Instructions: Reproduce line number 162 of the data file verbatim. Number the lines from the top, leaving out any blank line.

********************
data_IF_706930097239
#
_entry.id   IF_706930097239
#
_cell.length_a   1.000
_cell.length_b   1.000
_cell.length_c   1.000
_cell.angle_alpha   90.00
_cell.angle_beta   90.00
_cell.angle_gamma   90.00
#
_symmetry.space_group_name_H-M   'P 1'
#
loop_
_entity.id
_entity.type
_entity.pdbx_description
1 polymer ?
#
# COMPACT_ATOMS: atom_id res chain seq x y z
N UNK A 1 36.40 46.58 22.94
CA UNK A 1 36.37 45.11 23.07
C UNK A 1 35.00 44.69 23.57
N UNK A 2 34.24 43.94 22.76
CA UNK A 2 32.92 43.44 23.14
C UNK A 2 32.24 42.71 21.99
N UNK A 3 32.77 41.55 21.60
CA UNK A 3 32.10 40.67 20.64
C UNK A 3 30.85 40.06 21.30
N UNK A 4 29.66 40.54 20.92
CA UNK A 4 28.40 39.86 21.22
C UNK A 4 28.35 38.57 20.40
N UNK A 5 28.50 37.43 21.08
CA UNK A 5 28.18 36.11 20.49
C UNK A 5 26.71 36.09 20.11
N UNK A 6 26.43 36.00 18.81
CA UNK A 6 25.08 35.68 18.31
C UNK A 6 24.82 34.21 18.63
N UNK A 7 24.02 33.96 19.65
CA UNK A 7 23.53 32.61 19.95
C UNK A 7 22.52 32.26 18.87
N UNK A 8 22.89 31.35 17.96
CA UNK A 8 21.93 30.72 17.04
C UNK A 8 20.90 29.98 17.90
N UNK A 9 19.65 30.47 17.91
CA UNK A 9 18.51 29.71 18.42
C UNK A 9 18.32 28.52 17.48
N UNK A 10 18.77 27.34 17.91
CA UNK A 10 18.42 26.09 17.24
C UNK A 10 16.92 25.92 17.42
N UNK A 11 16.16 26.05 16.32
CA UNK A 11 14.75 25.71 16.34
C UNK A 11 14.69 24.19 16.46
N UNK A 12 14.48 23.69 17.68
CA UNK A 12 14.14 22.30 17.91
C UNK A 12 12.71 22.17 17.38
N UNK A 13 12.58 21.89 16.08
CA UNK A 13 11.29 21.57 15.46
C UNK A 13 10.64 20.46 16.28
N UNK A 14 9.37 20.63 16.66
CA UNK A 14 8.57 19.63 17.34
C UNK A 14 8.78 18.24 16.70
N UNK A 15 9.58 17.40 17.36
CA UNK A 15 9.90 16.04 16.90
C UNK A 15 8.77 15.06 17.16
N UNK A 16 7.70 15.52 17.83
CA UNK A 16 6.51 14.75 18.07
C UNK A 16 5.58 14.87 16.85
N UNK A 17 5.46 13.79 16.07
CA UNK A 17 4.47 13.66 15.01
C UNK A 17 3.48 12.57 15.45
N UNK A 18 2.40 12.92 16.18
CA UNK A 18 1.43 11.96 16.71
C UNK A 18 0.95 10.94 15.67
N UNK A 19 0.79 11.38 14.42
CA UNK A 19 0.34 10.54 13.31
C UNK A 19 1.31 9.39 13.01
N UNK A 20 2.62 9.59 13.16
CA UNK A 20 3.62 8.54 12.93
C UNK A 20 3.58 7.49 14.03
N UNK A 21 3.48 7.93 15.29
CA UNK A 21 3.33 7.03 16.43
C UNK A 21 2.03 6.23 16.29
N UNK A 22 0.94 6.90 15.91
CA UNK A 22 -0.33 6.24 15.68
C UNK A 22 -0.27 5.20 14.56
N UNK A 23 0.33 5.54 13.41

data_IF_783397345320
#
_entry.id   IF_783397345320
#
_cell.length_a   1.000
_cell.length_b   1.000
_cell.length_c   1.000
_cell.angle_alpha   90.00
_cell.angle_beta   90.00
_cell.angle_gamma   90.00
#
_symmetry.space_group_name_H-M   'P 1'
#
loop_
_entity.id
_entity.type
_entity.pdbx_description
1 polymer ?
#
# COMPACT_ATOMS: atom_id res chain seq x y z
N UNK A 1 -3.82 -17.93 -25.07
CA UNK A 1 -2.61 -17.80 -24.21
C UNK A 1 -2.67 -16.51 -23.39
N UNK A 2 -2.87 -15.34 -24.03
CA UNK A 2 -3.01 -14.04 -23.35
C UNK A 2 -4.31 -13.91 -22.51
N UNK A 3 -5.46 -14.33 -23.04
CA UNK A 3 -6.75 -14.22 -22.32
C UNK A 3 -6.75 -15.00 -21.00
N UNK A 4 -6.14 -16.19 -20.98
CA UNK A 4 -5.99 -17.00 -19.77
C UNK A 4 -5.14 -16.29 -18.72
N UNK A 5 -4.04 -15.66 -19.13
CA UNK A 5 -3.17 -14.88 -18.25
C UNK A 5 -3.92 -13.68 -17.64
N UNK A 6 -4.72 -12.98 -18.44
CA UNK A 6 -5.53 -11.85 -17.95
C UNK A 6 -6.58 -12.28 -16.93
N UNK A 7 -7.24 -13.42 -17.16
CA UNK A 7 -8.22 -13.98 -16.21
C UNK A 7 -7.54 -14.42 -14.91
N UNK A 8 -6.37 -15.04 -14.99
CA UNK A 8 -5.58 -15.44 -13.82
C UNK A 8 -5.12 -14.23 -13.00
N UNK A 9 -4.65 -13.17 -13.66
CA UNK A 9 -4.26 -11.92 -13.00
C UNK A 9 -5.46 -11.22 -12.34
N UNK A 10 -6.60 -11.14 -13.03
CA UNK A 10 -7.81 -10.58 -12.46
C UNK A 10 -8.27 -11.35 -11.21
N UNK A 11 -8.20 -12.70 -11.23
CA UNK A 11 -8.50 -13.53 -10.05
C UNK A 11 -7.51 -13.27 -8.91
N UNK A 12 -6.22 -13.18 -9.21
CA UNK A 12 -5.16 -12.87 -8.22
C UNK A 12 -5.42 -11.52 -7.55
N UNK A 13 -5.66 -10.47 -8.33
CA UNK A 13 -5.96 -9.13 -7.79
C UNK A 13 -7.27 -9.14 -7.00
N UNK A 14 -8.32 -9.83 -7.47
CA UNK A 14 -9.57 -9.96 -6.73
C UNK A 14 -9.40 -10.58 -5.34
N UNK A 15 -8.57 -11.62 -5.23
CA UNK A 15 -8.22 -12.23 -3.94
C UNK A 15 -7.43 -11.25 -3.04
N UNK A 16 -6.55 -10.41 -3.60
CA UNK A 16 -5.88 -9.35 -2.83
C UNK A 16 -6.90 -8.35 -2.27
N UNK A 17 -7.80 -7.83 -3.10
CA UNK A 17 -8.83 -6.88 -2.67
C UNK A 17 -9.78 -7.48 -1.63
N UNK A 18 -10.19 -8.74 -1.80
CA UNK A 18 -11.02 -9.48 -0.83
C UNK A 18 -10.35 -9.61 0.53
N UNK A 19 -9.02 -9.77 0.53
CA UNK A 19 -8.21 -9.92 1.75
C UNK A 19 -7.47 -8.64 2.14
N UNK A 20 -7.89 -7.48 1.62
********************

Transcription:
N UNK A 19 -9.02 -9.77 0.53